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April 12, 2024

3 mins read

Dairy Humanewashing Part 2: Organic Certifications Incentivize Cruelty

Farm Forward’s recent investigation and report describing humanewashing and fraud by what is arguably the nation’s leading certified organic, humane, and “regenerative” dairy, Alexandre Family Farms, suggests serious problems with USDA Organic dairy. Our report was covered in The Atlantic.

While the ideals of organic agriculture are undoubtedly positive, organic certifications of dairy and other animal products have often functioned as marketing tools that mask inhumane practices. Most consumers assume that organic products do not come from factory farms but almost all animal products certified as organic are produced on factory farms where animals suffer at least as much as they do on conventional operations. Disturbingly, there is reason to think that animals raised on organic dairies may in some ways actually suffer more.

Organic standards incentivize suffering

The abuse, neglect, and suffering documented on Alexandre farms isn’t just the result of failures to enforce Organic standards. The troubling reality is that some of the suffering we documented was a direct result of incentives created by the standards. In other words, suffering is a feature of the Organic program, not a bug.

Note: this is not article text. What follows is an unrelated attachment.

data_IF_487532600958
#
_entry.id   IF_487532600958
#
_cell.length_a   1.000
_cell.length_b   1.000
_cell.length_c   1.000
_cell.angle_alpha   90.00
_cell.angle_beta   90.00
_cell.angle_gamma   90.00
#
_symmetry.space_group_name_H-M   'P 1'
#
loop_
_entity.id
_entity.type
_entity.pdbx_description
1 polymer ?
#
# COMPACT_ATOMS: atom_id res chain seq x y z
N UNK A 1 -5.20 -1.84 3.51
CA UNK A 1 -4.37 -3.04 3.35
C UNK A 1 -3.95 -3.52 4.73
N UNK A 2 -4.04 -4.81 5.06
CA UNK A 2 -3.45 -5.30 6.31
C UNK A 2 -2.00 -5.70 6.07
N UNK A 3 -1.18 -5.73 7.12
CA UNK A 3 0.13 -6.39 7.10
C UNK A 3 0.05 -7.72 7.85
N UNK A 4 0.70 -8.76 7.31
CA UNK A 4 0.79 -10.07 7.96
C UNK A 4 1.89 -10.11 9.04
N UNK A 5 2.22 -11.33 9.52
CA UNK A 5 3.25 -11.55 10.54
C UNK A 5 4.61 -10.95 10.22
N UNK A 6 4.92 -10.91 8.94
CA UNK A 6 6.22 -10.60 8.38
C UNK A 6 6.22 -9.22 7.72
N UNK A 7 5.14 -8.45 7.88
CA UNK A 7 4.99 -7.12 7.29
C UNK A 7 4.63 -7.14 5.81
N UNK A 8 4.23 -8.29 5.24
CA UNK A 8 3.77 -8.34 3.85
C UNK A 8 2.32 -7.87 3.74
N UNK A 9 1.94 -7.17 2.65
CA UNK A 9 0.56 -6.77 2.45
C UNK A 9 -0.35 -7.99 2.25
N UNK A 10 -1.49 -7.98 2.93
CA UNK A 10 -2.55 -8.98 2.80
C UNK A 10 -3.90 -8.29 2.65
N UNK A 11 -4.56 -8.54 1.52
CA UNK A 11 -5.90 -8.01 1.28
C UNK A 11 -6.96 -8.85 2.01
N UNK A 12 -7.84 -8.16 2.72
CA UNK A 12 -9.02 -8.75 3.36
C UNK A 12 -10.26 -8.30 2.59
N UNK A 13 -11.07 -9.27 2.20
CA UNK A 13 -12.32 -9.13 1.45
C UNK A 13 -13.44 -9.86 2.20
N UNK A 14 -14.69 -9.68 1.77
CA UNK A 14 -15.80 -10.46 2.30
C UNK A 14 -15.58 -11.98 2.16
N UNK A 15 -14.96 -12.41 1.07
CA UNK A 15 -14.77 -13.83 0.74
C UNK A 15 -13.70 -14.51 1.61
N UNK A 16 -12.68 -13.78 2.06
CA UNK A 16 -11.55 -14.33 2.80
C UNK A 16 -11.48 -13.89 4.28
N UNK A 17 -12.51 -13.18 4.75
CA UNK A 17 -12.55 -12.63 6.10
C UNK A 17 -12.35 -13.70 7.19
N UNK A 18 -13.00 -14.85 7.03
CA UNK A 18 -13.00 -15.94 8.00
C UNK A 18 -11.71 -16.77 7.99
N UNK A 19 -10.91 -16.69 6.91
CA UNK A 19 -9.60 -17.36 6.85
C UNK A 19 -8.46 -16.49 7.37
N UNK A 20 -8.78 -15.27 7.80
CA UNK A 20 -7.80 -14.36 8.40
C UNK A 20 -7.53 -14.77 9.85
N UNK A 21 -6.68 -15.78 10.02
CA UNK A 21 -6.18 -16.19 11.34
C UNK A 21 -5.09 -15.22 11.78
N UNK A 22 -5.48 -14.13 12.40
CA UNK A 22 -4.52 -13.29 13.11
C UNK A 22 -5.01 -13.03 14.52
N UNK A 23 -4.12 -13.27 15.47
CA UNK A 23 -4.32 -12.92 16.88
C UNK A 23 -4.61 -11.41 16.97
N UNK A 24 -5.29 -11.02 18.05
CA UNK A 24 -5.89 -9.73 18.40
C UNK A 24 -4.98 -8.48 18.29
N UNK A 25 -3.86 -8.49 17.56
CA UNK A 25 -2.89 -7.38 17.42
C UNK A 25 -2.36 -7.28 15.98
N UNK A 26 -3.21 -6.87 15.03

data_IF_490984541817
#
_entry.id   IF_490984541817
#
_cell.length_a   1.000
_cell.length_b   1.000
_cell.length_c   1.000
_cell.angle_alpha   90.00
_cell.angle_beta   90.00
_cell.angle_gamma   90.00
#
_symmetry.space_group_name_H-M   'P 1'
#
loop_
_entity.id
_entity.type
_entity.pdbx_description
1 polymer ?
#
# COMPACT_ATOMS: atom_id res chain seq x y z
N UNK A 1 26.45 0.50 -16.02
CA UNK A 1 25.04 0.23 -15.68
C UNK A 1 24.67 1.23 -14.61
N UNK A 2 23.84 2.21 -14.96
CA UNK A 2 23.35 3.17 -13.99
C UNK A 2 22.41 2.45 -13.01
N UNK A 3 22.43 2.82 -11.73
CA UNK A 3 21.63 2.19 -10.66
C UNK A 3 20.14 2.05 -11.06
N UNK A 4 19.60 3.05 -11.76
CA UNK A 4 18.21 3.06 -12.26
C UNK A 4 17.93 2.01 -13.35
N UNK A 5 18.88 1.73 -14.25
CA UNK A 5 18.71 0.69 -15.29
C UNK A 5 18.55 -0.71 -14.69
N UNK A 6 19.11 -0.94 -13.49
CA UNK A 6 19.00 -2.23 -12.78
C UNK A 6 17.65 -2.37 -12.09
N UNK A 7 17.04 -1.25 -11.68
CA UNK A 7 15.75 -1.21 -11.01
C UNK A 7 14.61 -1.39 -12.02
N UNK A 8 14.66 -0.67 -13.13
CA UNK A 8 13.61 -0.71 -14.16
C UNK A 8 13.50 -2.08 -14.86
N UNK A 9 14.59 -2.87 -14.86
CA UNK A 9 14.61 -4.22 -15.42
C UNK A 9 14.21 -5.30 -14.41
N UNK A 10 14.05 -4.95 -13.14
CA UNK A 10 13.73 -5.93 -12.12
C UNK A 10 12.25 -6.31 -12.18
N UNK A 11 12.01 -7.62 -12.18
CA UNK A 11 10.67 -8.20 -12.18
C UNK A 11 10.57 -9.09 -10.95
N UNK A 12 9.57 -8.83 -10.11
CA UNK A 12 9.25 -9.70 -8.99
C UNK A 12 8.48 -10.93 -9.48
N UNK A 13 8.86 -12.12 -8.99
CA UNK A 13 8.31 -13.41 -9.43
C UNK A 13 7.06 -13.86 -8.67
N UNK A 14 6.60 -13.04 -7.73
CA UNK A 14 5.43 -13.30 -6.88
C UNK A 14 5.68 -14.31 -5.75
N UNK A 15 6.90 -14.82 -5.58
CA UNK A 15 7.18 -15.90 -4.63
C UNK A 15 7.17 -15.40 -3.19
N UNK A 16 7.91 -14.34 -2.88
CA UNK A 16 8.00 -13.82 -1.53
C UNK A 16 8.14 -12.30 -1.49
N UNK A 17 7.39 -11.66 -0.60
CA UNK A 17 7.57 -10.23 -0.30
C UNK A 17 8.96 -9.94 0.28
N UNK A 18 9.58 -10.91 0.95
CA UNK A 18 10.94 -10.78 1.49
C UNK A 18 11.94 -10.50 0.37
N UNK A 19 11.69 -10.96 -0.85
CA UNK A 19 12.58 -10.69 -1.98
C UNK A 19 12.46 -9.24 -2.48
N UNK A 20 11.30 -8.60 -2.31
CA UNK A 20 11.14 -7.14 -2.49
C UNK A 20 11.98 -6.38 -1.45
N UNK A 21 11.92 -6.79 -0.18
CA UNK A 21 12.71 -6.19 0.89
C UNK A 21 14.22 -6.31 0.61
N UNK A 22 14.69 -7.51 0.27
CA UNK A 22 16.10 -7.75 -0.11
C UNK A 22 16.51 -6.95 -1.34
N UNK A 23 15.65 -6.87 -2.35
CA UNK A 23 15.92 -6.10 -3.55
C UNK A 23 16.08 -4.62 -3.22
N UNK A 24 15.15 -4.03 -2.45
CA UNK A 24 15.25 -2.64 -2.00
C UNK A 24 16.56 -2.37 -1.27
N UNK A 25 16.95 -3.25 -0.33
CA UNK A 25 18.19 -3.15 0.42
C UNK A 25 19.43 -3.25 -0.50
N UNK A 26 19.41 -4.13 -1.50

“Organic standards are one of the biggest sources of animal suffering in the US today.” — Rancher whistleblower

One main driver of animal suffering is how the Organic program regulates the use of antibiotics. The USDA Organic program prohibits farmers from using antibiotics to treat illnesses. The intention of this standard is to prevent farmers from overusing antibiotics to compensate for crowded and unsanitary conditions, which are common on industrial farms. Instead, the Organic program requires that farmers use organic approved treatments. Unfortunately, many of the organic approved treatments, things like homeopathic remedies, aren’t effective at treating illnesses and injuries common in industrial dairy operations.  If organic treatments fail, the Organic program technically requires that farmers use any necessary treatment, including antibiotics, but with the caveat that any animal treated with antibiotics can’t be sold as organic.

And therein lies the incentive for suffering. Organic farmers receive a price premium for organic products and if they treat an animal with an antibiotic they lose that premium. In other words, it’s more profitable to allow a sick cow fester with illness and injury than it is to treat her.

It’s clear from our investigation that across the organic dairy industry, withholding antibiotic treatment to retain the price premium for organic milk and meat is commonplace, and that enforcement of the USDA’s provision that cows who require antibiotics should be treated with them is virtually nonexistent.


While our report notes how the organic dairy industry might be reformed, we are not confident that such reforms will meaningfully change the dynamics in the industry that are causing widespread suffering. What seems clear is that the structure of the modern dairy industry, including animals raised on organic farms, causes routine suffering that the certifications seem unable, or unwilling, to resolve. Given that reality, conscientious consumers should avoid cow dairy altogether.